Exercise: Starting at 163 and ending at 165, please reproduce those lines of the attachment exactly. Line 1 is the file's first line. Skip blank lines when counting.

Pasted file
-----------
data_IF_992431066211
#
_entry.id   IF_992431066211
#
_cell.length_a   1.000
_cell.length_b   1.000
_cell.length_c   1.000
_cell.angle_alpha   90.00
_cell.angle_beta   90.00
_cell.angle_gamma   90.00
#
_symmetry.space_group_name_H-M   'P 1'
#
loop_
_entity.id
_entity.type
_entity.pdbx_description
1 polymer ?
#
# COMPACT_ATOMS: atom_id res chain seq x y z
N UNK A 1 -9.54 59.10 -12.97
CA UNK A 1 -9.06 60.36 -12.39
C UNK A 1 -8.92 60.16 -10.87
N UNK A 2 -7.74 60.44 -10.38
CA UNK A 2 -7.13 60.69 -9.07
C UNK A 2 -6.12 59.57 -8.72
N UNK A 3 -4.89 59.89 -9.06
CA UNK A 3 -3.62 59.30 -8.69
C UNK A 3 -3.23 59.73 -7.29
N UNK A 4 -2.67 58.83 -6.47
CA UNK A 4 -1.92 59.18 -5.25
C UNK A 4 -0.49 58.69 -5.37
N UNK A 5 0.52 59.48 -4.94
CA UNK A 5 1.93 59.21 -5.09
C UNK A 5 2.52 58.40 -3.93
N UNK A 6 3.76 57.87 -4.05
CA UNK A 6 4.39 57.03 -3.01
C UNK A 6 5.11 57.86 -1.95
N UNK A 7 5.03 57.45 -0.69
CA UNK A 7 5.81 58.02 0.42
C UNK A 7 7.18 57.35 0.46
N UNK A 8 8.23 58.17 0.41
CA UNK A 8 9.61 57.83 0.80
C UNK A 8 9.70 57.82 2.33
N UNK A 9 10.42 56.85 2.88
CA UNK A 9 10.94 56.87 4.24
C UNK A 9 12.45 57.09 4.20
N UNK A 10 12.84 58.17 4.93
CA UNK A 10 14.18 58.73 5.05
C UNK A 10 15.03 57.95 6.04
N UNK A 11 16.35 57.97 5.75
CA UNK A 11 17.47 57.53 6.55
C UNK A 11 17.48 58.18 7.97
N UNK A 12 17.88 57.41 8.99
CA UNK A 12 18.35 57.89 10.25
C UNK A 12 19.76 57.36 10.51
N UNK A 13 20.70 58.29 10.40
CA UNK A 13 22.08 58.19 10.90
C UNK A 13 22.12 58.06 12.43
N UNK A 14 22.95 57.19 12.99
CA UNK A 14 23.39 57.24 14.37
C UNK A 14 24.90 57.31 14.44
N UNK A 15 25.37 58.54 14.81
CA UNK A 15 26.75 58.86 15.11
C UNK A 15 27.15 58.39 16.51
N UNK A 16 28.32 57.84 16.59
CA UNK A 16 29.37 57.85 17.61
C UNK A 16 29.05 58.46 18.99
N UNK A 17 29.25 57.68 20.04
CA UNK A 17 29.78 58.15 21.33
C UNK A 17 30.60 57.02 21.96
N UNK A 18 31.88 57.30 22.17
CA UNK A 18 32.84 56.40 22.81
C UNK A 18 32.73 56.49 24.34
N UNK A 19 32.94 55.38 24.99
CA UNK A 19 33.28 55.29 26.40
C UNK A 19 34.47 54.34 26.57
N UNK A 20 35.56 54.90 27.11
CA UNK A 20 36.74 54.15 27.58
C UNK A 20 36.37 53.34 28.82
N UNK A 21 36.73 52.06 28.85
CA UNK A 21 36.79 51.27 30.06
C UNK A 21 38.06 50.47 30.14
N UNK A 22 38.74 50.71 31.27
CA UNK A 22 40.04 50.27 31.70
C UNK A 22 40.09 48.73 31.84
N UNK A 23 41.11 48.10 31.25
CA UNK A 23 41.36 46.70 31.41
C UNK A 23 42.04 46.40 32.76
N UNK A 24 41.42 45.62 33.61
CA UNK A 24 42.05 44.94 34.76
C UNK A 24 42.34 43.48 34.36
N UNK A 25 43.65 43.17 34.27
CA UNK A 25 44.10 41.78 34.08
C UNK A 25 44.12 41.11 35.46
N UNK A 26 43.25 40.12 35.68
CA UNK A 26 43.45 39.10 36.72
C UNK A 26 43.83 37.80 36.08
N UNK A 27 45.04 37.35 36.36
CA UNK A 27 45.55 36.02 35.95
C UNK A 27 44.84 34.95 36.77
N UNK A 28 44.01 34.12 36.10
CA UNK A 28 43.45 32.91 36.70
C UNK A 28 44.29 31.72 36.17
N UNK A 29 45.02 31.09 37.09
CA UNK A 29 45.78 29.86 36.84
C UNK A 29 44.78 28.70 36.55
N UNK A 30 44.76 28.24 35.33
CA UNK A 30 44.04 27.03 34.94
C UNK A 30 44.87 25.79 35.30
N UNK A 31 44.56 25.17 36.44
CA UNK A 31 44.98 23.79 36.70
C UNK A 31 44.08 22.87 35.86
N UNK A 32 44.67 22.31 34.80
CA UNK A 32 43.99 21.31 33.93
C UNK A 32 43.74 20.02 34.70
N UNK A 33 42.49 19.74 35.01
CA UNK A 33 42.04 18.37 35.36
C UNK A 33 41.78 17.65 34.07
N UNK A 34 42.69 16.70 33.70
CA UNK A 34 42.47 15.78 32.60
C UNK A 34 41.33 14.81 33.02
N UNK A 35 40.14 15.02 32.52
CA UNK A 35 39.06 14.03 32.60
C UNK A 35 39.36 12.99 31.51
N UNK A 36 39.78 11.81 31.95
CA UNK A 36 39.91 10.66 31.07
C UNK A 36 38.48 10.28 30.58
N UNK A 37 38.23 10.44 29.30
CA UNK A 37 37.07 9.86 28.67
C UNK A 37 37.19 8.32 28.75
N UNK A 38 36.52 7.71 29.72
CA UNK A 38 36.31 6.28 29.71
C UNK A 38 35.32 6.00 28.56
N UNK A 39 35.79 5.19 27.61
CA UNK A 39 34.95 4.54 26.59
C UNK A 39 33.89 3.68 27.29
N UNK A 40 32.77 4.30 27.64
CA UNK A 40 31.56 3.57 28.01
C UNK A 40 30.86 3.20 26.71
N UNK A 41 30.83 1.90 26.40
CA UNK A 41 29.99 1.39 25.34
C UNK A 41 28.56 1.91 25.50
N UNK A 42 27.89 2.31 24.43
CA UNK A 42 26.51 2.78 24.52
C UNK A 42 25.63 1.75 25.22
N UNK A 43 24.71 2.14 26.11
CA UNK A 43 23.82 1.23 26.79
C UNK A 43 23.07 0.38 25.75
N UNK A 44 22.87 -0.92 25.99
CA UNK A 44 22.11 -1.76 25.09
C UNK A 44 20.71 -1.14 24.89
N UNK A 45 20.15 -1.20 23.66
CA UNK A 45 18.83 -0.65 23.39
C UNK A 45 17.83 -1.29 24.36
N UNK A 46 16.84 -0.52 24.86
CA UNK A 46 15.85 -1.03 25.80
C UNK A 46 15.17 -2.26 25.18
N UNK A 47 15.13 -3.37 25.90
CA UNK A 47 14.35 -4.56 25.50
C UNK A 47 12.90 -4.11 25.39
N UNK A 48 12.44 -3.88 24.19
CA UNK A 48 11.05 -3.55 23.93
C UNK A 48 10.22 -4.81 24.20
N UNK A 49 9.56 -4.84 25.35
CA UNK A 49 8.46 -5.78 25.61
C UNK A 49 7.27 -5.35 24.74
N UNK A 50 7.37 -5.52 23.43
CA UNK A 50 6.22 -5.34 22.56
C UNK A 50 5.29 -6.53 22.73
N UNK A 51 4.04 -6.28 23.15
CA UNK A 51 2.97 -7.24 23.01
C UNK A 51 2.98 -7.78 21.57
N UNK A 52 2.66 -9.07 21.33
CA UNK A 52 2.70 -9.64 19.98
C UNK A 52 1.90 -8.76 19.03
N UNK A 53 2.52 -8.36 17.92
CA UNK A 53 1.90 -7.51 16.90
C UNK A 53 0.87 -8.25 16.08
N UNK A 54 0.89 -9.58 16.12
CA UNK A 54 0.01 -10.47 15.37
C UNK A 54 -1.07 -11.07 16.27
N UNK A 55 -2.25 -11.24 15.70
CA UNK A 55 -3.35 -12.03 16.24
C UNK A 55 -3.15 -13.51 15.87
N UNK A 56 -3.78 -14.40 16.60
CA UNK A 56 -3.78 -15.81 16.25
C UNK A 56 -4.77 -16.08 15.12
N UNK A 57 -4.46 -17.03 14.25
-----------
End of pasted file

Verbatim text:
CA UNK A 48 11.05 -3.55 23.93
C UNK A 48 10.22 -4.81 24.20
N UNK A 49 9.56 -4.84 25.35